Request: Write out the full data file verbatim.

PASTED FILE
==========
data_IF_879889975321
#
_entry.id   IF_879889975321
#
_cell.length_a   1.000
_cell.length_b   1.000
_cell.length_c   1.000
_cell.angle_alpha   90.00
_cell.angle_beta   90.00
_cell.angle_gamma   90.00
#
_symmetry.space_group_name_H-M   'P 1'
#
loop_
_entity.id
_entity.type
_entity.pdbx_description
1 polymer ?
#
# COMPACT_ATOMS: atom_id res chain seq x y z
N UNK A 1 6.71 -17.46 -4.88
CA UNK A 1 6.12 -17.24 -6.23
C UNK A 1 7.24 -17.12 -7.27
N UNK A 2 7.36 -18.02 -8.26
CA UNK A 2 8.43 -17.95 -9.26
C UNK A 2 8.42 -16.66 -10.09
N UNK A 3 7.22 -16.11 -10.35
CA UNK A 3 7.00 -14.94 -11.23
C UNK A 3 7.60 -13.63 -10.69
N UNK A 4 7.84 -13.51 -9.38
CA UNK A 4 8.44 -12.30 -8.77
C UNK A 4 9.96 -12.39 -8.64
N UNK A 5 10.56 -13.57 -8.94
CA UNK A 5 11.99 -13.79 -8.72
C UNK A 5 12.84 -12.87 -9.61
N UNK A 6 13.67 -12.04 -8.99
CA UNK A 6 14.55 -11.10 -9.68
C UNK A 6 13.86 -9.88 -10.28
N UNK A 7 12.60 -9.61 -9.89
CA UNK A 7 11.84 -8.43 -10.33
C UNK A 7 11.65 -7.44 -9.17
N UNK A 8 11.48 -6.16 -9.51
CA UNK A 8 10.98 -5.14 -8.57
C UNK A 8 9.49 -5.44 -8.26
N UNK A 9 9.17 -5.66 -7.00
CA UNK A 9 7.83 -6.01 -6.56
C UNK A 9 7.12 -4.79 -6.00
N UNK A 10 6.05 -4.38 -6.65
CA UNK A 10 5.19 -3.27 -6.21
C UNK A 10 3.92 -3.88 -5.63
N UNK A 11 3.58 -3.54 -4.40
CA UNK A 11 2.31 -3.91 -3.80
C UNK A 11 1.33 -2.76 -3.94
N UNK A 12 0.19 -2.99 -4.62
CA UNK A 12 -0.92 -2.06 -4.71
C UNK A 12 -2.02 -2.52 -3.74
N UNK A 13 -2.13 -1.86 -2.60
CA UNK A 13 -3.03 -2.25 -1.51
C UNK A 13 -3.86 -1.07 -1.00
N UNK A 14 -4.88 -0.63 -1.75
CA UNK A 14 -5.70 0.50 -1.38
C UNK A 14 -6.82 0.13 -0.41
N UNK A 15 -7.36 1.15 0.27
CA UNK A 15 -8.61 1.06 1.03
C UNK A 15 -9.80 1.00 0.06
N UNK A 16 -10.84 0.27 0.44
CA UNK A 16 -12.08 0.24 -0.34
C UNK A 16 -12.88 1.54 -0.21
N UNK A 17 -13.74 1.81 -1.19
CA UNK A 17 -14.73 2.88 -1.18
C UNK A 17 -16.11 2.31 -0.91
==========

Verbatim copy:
data_IF_879889975321
#
_entry.id   IF_879889975321
#
_cell.length_a   1.000
_cell.length_b   1.000
_cell.length_c   1.000
_cell.angle_alpha   90.00
_cell.angle_beta   90.00
_cell.angle_gamma   90.00
#
_symmetry.space_group_name_H-M   'P 1'
#
loop_
_entity.id
_entity.type
_entity.pdbx_description
1 polymer ?
#
# COMPACT_ATOMS: atom_id res chain seq x y z
N UNK A 1 6.71 -17.46 -4.88
CA UNK A 1 6.12 -17.24 -6.23
C UNK A 1 7.24 -17.12 -7.27
N UNK A 2 7.36 -18.02 -8.26
CA UNK A 2 8.43 -17.95 -9.26
C UNK A 2 8.42 -16.66 -10.09
N UNK A 3 7.22 -16.11 -10.35
CA UNK A 3 7.00 -14.94 -11.23
C UNK A 3 7.60 -13.63 -10.69
N UNK A 4 7.84 -13.51 -9.38
CA UNK A 4 8.44 -12.30 -8.77
C UNK A 4 9.96 -12.39 -8.64
N UNK A 5 10.56 -13.57 -8.94
CA UNK A 5 11.99 -13.79 -8.72
C UNK A 5 12.84 -12.87 -9.61
N UNK A 6 13.67 -12.04 -8.99
CA UNK A 6 14.55 -11.10 -9.68
C UNK A 6 13.86 -9.88 -10.28
N UNK A 7 12.60 -9.61 -9.89
CA UNK A 7 11.84 -8.43 -10.33
C UNK A 7 11.65 -7.44 -9.17
N UNK A 8 11.48 -6.16 -9.51
CA UNK A 8 10.98 -5.14 -8.57
C UNK A 8 9.49 -5.44 -8.26
N UNK A 9 9.17 -5.66 -7.00
CA UNK A 9 7.83 -6.01 -6.56
C UNK A 9 7.12 -4.79 -6.00
N UNK A 10 6.05 -4.38 -6.65
CA UNK A 10 5.19 -3.27 -6.21
C UNK A 10 3.92 -3.88 -5.63
N UNK A 11 3.58 -3.54 -4.40
CA UNK A 11 2.31 -3.91 -3.80
C UNK A 11 1.33 -2.76 -3.94
N UNK A 12 0.19 -2.99 -4.62
CA UNK A 12 -0.92 -2.06 -4.71
C UNK A 12 -2.02 -2.52 -3.74
N UNK A 13 -2.13 -1.86 -2.60
CA UNK A 13 -3.03 -2.25 -1.51
C UNK A 13 -3.86 -1.07 -1.00
N UNK A 14 -4.88 -0.63 -1.75
CA UNK A 14 -5.70 0.50 -1.38
C UNK A 14 -6.82 0.13 -0.41
N UNK A 15 -7.36 1.15 0.27
CA UNK A 15 -8.61 1.06 1.03
C UNK A 15 -9.80 1.00 0.06
N UNK A 16 -10.84 0.27 0.44
CA UNK A 16 -12.08 0.24 -0.34
C UNK A 16 -12.88 1.54 -0.21
N UNK A 17 -13.74 1.81 -1.19
CA UNK A 17 -14.73 2.88 -1.18
C UNK A 17 -16.11 2.31 -0.91